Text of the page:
# Allocative efficiency — correlation between MB and p in populace with wealth inequality

I was reading a paragraph in an economics textbook that was talking about resource allocation, and felt that it missed an important point, leading to a conclusion that I disagreed with. I was hoping that someone could either explain why I'm wrong, or point me to alternate resources that talk about this facet of the problem.

My textbook asserts that a competitive market would produce an efficient allocation of resources. Resources would be moved from less profitable products to more profitable ones, and this would necessarily increase the monetary value to consumers of the total products sold.

I understand the reasoning, but I question that total monetary value to consumers can be related to total satisfaction of consumers when applied to a large populace.

I accept the implicit assumption that the amount a single actor is willing to pay for something would be directly proportional to the amount of satisfaction they expect to get from it, but don't think this property can't be generalised to a system of people with different total wealth.

As an example, a beggar would not be willing to spent \$30 on a good steak dinner while a millionaire might. One would not reasonably use this fact to argue the millionaire gains more satisfaction from the meal than the beggar, but rather that it would require more expected satisfaction to get a beggar to part with \$1 than a millionaire.

Applying this observation to how markets determine a price, we can see that a products price (and by extension its profitability) is not solely determined by its utility. Rather it reflects the products utility combined in some way with the wealth of its consumers. A simplistic view might say

(price a consumer is willing to pay) = (wealth of consumer)*(expected satisfaction)

and so

(price of a product) = (wealth of consumer base)*(expected satisfaction)

In the above both the price and satisfaction represent their marginal values.

Working from that conclusion we can say that while allocating resources from a less profitable product to a more profitable product will increase the monetary value of products sold to the entire populace, we say the same about the total satisfaction of the populace. It may simply be that this moves satisfaction from a poorer section of the populace to a richer section.

i.e. in a situation where different products can be supplied to different sections of the populace, a products price can no longer be used to directly infer its utility. Hence optimising for monetary value to all consumers is not necessarily optimising for total consumer satisfaction.

Just to note: The paragraph in the textbook never explicitly drew a conclusion between monetary worth to all consumers and total satisfaction, but there were phrases like "\$20 worth of consumer satisfaction". It's this conflation between satisfaction and monetary value over an entire populace that I don't follow. EDIT: I re-read my question, and thought I didn't make it clear what I was asking: It's: 1) Is there an obvious flaw in my argument? 2) If not, does anyone know of textbooks/articles that look into this (especially any that include data). • I'm not sure about this: "allocating resources from a less profitable product to a more profitable product will increase the monetary value of products sold to the entire populace". If the nation's supply of paper was used in the highly profitable book industry until books started being delivered electronically at which point the resource was shifted to paper towels, how can we say paper towels are "more profitable"? And how does that change the monetary value of products sold to the entire population, since they are still paying for books (presumably)? – CWill Jul 21 '17 at 12:14 • The way I understand the argument, is that once people start reading electronic books the profitability of creating new books decreases (i.e. a business converting paper to books will not make as much profit). – Apple Jul 22 '17 at 14:58 • (accidentally commented early -- Pressed Return to add newline). Say the new price is \$b_new per \$x worth of resources (paper & wages & ...) at previous production levels. If, this price is lower than the current market price of towels per \$x in resources (\$t) (more profitable), then reallocating \$x worth of resources would reduce the total value of books sold by \$b_new and increase the value of towels sold by \$t. As $\$t > \$b_new$ more monetary value is produced. Once resources are reallocated the prices will change. – Apple Jul 22 '17 at 15:16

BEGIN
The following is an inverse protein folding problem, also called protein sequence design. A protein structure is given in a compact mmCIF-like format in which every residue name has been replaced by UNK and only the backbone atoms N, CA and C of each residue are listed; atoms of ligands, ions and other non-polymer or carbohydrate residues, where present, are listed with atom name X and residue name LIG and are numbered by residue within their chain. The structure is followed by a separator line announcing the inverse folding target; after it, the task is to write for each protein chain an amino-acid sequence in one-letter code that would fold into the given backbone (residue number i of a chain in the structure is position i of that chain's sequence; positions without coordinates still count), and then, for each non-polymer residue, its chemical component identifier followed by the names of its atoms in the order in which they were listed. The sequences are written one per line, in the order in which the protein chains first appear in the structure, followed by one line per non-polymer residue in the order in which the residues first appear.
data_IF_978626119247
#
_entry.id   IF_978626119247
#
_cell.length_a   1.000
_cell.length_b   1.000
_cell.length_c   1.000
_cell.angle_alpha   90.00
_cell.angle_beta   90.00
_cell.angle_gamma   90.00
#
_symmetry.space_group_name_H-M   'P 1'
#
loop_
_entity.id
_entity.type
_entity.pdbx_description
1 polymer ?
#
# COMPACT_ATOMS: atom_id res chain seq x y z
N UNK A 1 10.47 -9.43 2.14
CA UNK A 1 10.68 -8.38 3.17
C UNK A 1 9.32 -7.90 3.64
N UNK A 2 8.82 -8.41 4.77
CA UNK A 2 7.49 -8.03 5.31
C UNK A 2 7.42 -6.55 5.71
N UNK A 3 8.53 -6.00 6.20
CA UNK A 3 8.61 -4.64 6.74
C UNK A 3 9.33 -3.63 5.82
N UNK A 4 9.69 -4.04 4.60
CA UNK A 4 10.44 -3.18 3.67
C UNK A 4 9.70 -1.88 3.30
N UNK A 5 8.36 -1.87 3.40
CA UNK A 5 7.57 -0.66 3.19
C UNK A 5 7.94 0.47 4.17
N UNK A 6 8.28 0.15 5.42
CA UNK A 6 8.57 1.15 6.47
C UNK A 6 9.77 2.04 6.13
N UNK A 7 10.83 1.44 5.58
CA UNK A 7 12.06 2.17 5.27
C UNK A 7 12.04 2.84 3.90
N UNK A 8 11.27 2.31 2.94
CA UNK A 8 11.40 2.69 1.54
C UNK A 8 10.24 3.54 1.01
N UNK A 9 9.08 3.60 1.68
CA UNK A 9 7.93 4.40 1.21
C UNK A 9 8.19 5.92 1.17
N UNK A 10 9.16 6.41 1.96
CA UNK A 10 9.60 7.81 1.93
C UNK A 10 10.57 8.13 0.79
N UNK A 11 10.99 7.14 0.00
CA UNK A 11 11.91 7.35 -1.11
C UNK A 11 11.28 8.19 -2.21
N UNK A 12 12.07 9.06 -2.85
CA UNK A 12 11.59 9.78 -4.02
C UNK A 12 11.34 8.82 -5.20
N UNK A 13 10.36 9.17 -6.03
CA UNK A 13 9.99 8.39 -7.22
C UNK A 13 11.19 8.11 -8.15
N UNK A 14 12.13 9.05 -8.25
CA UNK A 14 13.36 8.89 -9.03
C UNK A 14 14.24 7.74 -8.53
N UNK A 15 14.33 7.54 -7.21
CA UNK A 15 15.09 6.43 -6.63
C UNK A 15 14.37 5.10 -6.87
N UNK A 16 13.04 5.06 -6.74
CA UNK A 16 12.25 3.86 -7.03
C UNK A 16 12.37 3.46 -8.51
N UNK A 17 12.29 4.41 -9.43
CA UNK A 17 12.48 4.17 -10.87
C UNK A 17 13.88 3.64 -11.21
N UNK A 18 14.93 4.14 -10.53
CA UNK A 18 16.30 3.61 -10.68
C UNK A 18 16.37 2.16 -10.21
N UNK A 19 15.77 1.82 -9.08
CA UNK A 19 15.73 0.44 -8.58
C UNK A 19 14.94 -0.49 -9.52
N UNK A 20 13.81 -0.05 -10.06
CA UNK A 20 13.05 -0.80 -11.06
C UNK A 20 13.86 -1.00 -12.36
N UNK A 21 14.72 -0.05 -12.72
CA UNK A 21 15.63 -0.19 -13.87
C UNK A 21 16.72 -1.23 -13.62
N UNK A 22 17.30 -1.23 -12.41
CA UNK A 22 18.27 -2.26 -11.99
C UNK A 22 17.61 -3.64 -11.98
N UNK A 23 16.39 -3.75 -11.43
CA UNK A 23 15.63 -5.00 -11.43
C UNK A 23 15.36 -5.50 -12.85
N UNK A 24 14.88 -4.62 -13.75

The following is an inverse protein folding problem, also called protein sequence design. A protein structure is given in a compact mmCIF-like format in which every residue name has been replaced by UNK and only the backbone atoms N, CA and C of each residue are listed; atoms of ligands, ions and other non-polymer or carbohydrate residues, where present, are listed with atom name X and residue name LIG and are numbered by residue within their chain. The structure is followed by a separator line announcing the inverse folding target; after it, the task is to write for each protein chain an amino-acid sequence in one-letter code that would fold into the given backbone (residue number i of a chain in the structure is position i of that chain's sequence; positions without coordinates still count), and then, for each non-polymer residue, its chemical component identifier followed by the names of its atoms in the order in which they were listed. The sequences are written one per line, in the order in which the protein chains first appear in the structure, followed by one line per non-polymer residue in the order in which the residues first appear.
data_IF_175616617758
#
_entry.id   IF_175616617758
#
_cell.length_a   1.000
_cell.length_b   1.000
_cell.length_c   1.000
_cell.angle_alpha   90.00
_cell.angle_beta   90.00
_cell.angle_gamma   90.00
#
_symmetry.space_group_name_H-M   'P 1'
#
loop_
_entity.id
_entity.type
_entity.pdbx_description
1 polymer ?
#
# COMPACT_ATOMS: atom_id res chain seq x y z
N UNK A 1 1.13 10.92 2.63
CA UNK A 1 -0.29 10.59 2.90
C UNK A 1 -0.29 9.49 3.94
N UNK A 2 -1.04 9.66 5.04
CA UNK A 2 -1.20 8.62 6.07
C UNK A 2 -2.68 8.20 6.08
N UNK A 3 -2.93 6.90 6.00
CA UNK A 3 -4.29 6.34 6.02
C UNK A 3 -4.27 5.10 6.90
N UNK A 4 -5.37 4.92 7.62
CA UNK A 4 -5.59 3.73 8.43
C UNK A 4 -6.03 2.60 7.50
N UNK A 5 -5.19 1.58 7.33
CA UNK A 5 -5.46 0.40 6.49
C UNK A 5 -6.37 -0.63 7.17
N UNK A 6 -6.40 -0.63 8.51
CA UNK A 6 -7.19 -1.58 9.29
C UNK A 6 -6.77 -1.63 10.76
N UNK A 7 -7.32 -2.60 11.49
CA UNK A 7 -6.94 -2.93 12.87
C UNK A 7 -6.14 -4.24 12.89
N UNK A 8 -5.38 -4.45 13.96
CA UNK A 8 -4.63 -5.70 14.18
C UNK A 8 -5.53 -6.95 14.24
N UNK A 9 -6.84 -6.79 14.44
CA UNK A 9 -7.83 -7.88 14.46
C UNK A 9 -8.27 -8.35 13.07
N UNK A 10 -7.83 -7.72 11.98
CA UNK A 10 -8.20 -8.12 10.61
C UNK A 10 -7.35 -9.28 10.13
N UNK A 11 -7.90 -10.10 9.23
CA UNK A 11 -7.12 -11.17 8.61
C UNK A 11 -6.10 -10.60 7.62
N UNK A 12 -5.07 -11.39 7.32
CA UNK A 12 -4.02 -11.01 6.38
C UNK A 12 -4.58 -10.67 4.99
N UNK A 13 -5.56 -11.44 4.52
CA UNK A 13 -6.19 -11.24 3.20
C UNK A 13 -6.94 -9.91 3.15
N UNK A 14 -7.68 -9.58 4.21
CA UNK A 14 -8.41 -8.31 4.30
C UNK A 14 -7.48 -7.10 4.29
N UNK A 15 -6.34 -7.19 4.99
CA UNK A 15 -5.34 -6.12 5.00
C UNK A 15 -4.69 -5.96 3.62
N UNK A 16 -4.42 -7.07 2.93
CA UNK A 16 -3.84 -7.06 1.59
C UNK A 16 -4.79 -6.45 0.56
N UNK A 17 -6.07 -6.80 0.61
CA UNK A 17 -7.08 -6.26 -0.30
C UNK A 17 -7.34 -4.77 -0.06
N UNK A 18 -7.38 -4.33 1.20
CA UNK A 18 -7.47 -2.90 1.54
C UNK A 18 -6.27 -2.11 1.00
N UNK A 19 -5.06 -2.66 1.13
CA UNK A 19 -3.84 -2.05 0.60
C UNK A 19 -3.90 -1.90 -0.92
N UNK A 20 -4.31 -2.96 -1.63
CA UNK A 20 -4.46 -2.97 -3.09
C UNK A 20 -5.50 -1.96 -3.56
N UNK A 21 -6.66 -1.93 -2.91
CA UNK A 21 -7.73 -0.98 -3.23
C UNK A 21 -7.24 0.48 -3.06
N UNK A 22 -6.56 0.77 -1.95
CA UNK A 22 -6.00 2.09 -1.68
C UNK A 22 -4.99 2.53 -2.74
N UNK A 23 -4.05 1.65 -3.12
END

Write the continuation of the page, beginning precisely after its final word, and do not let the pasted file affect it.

My textbook asserts that a competitive market would produce an efficient allocation of resources. Resources would be moved from less profitable products to more profitable ones, and this would necessarily increase the monetary value to consumers of the total products sold.

The textbook is correct (provided the assumptions behind "competitive market" and other implicit ones hold).

First, assume the distribution of wealth is given. Then, based on their budget constraint, consumers will have a certain demand for goods. Firms will compete for such demand, offering the lowest price that earn them an economic profit. In competitive markets, such profits are zero. Resources are allocated such that consumers are maximising their utility at the given prices. The allocation is Pareto Optimal.

This result is summarised in the First Welfare Theorem.

Second, through some form of lump-sum taxation, we could redistribute wealth in order to change that allocation. A competitive market will make the equilibrium Pareto Optimal too. This is the Second welfare theorem (see link above).

So, your intuition that the wealth/income distribution affects prices and the final allocation is correct. But the key to allocative efficiency is in the mechanism (market), not in what is being allocated.